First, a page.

Army patrols in the northern region of Mozambique have been stepped up following the recent attacks by FRELIMO (Mozambique Liberation Front) guerrillas on farms in the south.
GV PAN Army patrol vehicle through village
SV & CU Villagers working in fields (3 shots)
SV PAN Another army vehicle passes through village
CU Village sign "Miradoiro Do"
GV PAN & CU Village women pound grain (2 shots)
GV Terrain seen from high ground
SV PAN Army petrol standing in bush
SV & CU Officer with amp briefs men (3 shots)
TGV Petrol moving through tall grass
SV Patrol moving through bush
SV Soldier on radio telephone in bush
SV Two soldiers relaxing
CU & SV Soldiers patrolling carrying refiles and grenade launcher (3 shots)
GV Patrol entering bush again
Initials BB/0133 NPJ/MR/BB/0154
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Background: Army patrols in the northern region of Mozambique have been stepped up following the recent attacks by FRELIMO (Mozambique Liberation Front) guerrillas on farms in the south. The attacks are seen as an indication that, for the first time in nearly nine years of airfare between the guerrillas and the portuguese, FRELIMO has penetrated the southern region of the colony where most white farmers and settlers live.
The latest attack occurred on Friday night (18 January) or early Saturday morning. A white farmer's homestead near the border with Rhodesia was ransacked and burned. On the previous Monday (14 January) a white woman was tabbed to death and her son injured, when twelve guerrilla's attacked their farm in the same area.
In the last few weeks there have also been reports of two landmine incidents on the vital southern rail link between Beira and Salisbury. The attacks brought violent demonstrations to the streets of Beira last week, with mainly white mobs demanding better protection against the southward advance of Frelimo.
In the past FRELIMO's activities have been concentrated chiefly in the north -- Tele Province and the sensitive area around the Cabora-Bassa Dam. The spread of guerilla activity to the "white heart-lands" has profound implications -- not only for the Portuguese colonists -- but also for Rhodesia. The Smith Government's fight against sanctions relies heavily on the rail link between Salisbury and Beira Port.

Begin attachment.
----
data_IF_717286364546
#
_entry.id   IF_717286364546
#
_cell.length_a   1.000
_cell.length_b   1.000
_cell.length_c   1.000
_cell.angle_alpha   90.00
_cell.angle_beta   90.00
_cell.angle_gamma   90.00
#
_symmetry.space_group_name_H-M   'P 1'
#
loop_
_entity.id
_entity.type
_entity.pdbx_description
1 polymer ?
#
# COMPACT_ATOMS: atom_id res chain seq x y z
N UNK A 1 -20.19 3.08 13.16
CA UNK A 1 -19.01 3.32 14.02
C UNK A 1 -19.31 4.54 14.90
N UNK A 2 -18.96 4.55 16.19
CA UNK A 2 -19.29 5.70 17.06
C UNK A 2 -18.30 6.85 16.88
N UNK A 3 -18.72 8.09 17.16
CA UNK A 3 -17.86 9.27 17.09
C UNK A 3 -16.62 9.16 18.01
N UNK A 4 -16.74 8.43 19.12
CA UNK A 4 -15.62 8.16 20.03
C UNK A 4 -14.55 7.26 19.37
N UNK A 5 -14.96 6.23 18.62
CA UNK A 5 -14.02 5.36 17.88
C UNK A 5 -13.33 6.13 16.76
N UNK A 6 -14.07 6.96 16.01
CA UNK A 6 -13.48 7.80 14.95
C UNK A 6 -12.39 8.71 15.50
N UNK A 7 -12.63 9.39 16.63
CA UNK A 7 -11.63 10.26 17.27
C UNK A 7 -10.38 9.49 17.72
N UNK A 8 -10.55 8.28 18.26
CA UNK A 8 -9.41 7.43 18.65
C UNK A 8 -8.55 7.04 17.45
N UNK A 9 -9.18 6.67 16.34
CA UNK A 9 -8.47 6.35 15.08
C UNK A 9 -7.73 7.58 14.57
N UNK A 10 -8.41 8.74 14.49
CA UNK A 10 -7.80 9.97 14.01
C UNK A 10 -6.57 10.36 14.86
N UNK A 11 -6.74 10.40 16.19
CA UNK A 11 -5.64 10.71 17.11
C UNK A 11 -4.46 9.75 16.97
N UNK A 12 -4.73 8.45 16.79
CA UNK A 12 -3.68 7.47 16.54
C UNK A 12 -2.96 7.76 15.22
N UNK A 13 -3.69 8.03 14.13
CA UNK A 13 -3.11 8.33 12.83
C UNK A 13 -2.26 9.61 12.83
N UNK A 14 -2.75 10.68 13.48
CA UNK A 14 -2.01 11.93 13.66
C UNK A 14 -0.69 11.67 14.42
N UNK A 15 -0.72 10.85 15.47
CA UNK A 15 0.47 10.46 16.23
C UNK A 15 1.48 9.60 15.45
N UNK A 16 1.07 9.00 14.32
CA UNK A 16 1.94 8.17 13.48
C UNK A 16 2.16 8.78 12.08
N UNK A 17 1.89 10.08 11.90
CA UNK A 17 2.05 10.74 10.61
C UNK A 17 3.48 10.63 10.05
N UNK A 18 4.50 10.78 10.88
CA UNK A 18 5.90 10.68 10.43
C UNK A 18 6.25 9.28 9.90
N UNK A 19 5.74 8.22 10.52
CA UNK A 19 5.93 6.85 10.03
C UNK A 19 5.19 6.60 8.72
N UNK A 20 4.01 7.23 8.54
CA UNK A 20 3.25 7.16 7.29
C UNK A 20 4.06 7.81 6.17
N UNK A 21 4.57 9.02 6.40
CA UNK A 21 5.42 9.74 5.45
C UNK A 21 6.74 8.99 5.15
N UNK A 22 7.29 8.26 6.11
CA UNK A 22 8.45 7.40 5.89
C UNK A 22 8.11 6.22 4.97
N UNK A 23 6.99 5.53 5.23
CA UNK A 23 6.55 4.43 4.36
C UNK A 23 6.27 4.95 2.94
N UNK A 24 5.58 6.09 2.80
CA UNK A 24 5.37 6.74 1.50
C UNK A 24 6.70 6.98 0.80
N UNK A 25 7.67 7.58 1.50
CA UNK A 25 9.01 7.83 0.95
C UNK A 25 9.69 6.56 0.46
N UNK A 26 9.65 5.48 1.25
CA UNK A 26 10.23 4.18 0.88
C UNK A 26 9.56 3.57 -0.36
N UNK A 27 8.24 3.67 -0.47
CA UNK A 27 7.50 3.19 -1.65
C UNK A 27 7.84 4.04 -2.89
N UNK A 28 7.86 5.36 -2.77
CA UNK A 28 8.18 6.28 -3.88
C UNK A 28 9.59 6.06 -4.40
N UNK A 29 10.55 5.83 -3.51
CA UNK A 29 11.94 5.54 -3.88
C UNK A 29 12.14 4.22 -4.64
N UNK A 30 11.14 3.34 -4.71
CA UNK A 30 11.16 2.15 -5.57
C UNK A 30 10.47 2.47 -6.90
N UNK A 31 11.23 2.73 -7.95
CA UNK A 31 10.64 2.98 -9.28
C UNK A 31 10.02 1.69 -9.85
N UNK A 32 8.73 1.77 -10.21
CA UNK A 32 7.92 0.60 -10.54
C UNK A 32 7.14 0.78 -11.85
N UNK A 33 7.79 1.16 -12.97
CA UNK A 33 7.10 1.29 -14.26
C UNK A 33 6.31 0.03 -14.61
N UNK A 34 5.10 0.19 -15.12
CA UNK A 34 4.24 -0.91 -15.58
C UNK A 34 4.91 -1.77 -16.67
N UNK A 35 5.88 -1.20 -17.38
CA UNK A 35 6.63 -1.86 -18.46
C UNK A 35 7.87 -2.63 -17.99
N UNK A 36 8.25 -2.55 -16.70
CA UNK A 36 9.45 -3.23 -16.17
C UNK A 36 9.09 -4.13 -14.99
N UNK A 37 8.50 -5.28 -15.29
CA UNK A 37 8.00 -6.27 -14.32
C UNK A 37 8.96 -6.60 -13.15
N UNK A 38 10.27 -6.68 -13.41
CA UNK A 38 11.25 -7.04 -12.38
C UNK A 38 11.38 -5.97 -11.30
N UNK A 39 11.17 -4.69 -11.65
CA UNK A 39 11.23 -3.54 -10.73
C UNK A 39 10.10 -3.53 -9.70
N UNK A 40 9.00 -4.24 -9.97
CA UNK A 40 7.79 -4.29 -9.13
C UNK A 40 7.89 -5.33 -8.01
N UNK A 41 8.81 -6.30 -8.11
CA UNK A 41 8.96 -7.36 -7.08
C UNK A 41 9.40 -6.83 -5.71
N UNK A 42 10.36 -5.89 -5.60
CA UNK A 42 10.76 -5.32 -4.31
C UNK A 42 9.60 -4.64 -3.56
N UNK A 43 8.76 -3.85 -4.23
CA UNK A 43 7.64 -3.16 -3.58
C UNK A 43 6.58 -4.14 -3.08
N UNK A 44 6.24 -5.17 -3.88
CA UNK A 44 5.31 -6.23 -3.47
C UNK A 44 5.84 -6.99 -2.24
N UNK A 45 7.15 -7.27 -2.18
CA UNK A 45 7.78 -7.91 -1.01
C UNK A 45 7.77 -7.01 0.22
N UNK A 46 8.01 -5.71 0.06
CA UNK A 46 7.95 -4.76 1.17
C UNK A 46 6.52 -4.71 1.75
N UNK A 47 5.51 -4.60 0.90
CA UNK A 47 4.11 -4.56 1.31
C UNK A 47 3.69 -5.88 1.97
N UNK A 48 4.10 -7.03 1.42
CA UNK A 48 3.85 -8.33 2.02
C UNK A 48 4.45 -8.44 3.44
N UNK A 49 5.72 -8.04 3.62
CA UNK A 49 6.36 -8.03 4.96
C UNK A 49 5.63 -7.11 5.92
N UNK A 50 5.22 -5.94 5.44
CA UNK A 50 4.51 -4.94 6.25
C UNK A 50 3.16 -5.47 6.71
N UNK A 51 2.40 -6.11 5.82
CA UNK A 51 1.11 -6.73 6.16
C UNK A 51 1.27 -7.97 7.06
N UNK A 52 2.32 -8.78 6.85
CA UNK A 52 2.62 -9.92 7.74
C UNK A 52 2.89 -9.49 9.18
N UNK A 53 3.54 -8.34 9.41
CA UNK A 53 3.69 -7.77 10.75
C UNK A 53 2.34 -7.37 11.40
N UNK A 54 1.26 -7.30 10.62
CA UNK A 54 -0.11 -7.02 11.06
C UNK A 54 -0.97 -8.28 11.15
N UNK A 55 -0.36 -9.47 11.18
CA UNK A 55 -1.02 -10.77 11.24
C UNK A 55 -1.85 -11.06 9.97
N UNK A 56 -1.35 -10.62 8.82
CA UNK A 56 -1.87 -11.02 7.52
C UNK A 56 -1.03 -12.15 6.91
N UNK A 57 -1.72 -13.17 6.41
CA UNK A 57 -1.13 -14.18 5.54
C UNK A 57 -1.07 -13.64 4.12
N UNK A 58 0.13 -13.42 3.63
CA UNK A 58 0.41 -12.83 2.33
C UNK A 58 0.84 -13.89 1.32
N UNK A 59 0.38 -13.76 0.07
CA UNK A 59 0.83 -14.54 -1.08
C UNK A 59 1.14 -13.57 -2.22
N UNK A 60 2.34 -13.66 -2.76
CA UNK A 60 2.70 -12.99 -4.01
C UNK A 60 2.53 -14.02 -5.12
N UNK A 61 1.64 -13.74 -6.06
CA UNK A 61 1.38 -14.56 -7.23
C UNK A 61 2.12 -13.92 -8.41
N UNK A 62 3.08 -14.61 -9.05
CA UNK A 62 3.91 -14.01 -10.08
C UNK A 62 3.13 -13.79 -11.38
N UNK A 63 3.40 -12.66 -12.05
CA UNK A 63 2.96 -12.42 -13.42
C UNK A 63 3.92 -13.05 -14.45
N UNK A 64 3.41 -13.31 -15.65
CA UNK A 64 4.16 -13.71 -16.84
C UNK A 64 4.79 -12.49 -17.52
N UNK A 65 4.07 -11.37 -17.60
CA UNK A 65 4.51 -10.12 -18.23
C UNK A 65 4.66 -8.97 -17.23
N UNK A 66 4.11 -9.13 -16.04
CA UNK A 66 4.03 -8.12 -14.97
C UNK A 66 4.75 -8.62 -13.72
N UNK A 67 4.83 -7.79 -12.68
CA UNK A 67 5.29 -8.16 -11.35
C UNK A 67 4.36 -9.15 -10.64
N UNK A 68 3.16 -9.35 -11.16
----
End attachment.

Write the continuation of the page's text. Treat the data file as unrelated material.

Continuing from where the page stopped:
The demonstrations in Beira at the end of last week may also imply a much graver threat to the Portuguese authorities than the incidents themselves. Several correspondents there have suggested that demonstrations are symptomatic of a "crisis of confidence" among white settlers in the ability of the military forces to protect them. On Friday, the Portuguese Government sent General Francisco Costa Gomes to Beira to take charge of the situation.
The situation in the north also remains tense. On New York's Eve, FRELIMO insurgents attacked the railway line through the Tele Province to Malawi and Zambia. The guerrillas' bases in Zambia and Malawi could be threatened by the Cabora Bassa dam project. A FRELIMO official has been reported s saying that "Either we must destroy Cabora-Bassa, or it will destroy us."
The Dam has become a test for africa's nationalist movements. The project, which will flood a huge area with water from the Zambezi River, is rapidly nearing completion. The giant lake will spread back to the frontier with Zambia, and the Portuguese believe that it will present the guerrillas with an insurmountable barrier to further infiltration.
To counter guerrilla activities against Cabora-Bassa, the Portuguese have removed hundreds of thousands of African tribesmen from isolated settlements, where they are easy targets for subversion, to fortified villages where they can be kept safe from FRELIMO agents. The Portuguese Army is also pinning a lot of hope on its new units of All-African forces. Many of them are former guerrillas, now working side-by-side with Portuguese security police. The authorities claim that it is the success of these measures that has prompted FRELIMO to launch fresh attacks giants settlements in the north.